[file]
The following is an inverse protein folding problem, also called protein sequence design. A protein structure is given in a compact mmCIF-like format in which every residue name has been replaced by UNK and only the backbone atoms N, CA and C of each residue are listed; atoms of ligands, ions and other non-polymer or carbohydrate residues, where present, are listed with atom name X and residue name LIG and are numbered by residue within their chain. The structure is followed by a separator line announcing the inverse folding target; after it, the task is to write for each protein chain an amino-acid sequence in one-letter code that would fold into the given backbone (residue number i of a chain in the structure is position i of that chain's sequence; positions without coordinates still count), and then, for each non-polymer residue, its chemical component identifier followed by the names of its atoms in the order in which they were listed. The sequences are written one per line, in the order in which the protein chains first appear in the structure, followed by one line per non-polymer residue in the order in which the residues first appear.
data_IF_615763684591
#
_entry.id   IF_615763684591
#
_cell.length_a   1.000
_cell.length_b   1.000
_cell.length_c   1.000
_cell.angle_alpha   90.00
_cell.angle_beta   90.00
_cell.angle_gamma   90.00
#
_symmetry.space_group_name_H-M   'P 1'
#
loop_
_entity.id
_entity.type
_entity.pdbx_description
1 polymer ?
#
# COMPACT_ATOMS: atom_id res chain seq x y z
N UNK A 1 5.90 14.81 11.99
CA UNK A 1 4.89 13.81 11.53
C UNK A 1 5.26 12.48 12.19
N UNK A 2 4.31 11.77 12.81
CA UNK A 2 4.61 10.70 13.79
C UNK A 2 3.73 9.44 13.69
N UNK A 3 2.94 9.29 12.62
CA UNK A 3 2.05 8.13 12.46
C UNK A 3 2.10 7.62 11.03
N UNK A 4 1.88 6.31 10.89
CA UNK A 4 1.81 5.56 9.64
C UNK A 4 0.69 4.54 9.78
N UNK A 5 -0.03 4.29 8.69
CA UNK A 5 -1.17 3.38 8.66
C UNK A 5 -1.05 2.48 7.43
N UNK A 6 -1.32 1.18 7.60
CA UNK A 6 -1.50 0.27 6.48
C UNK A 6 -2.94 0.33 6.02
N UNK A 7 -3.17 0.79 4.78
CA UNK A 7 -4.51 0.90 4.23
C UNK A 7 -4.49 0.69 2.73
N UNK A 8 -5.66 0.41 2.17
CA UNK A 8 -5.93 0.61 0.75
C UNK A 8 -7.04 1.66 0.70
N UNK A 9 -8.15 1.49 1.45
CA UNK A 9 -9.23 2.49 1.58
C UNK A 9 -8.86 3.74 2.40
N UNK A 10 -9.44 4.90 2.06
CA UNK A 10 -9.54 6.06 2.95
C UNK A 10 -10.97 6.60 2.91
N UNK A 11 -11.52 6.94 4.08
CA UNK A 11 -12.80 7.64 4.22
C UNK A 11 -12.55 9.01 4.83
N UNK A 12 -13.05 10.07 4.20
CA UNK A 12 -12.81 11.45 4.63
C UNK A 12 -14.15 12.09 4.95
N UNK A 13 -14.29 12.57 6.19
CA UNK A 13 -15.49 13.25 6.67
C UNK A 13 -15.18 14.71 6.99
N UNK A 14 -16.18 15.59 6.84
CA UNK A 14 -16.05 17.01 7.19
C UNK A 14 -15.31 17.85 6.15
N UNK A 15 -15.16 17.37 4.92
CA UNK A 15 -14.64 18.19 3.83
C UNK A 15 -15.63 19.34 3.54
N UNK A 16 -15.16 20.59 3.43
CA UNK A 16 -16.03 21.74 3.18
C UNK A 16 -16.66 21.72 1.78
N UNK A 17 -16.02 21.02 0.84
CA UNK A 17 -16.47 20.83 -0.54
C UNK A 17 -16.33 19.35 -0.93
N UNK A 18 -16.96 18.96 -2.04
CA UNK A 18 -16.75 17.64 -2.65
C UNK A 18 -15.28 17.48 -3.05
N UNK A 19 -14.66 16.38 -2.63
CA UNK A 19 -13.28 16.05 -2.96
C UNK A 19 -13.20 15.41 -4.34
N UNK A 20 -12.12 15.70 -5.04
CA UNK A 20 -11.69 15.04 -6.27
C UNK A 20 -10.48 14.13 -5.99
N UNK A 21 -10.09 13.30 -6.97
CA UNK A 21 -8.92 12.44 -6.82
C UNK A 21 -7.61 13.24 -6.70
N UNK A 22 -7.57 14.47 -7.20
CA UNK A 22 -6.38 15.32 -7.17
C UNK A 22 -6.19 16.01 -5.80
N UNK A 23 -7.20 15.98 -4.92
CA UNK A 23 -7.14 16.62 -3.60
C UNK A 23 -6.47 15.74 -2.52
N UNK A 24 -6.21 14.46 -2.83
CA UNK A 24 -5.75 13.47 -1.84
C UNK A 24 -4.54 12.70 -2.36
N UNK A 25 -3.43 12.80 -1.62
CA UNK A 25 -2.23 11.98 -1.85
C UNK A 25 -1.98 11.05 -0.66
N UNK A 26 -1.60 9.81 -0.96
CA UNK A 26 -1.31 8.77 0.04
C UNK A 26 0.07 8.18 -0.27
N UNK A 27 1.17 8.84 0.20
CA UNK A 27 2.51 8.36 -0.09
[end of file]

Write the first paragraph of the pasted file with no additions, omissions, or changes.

The following is an inverse protein folding problem, also called protein sequence design. A protein structure is given in a compact mmCIF-like format in which every residue name has been replaced by UNK and only the backbone atoms N, CA and C of each residue are listed; atoms of ligands, ions and other non-polymer or carbohydrate residues, where present, are listed with atom name X and residue name LIG and are numbered by residue within their chain. The structure is followed by a separator line announcing the inverse folding target; after it, the task is to write for each protein chain an amino-acid sequence in one-letter code that would fold into the given backbone (residue number i of a chain in the structure is position i of that chain's sequence; positions without coordinates still count), and then, for each non-polymer residue, its chemical component identifier followed by the names of its atoms in the order in which they were listed. The sequences are written one per line, in the order in which the protein chains first appear in the structure, followed by one line per non-polymer residue in the order in which the residues first appear.